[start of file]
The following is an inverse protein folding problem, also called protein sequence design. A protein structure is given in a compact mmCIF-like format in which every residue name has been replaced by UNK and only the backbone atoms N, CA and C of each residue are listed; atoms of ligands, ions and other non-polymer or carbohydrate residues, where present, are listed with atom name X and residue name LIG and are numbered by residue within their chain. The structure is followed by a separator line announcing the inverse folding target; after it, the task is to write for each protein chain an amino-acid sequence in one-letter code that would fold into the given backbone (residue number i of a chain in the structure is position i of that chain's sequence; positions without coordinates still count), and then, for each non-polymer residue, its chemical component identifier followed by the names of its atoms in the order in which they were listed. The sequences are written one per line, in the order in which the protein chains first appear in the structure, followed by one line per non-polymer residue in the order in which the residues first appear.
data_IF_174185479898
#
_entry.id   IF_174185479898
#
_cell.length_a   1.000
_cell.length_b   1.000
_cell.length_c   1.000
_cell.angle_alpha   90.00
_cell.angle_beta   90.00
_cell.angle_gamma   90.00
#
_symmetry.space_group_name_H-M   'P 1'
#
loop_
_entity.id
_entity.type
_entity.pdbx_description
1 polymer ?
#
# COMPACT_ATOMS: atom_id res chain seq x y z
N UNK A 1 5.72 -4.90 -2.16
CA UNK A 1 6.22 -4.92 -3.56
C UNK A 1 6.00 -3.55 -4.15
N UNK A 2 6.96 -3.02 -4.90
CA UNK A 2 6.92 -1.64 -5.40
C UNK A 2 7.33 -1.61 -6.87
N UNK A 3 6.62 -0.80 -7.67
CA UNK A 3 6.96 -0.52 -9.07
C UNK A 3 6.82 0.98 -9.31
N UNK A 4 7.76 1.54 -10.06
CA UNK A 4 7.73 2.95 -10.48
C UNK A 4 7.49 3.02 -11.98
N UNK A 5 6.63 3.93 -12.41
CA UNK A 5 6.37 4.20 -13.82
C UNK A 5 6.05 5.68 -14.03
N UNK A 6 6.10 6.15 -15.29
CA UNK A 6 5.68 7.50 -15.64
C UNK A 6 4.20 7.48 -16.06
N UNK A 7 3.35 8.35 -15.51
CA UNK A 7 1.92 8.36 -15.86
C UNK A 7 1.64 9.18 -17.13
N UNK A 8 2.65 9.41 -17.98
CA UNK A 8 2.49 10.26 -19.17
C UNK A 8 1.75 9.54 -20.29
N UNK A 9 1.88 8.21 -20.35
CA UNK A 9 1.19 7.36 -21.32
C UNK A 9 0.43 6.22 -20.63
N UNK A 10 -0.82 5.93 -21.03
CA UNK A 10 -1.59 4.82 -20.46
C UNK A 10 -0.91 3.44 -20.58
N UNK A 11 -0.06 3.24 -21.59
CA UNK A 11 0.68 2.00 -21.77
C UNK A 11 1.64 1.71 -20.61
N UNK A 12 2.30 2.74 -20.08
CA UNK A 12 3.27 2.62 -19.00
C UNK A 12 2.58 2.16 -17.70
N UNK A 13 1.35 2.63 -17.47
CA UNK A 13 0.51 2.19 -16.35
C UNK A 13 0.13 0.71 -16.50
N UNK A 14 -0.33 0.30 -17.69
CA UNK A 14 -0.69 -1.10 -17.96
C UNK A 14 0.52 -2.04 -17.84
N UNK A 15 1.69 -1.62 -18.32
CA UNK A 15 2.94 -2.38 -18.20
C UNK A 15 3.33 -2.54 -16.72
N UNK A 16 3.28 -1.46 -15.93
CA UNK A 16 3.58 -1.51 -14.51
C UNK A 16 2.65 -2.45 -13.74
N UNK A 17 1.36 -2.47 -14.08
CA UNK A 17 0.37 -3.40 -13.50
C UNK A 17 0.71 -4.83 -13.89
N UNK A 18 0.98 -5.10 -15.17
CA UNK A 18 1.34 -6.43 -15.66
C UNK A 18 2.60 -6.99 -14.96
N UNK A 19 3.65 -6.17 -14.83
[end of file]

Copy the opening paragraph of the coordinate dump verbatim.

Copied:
The following is an inverse protein folding problem, also called protein sequence design. A protein structure is given in a compact mmCIF-like format in which every residue name has been replaced by UNK and only the backbone atoms N, CA and C of each residue are listed; atoms of ligands, ions and other non-polymer or carbohydrate residues, where present, are listed with atom name X and residue name LIG and are numbered by residue within their chain. The structure is followed by a separator line announcing the inverse folding target; after it, the task is to write for each protein chain an amino-acid sequence in one-letter code that would fold into the given backbone (residue number i of a chain in the structure is position i of that chain's sequence; positions without coordinates still count), and then, for each non-polymer residue, its chemical component identifier followed by the names of its atoms in the order in which they were listed. The sequences are written one per line, in the order in which the protein chains first appear in the structure, followed by one line per non-polymer residue in the order in which the residues first appear.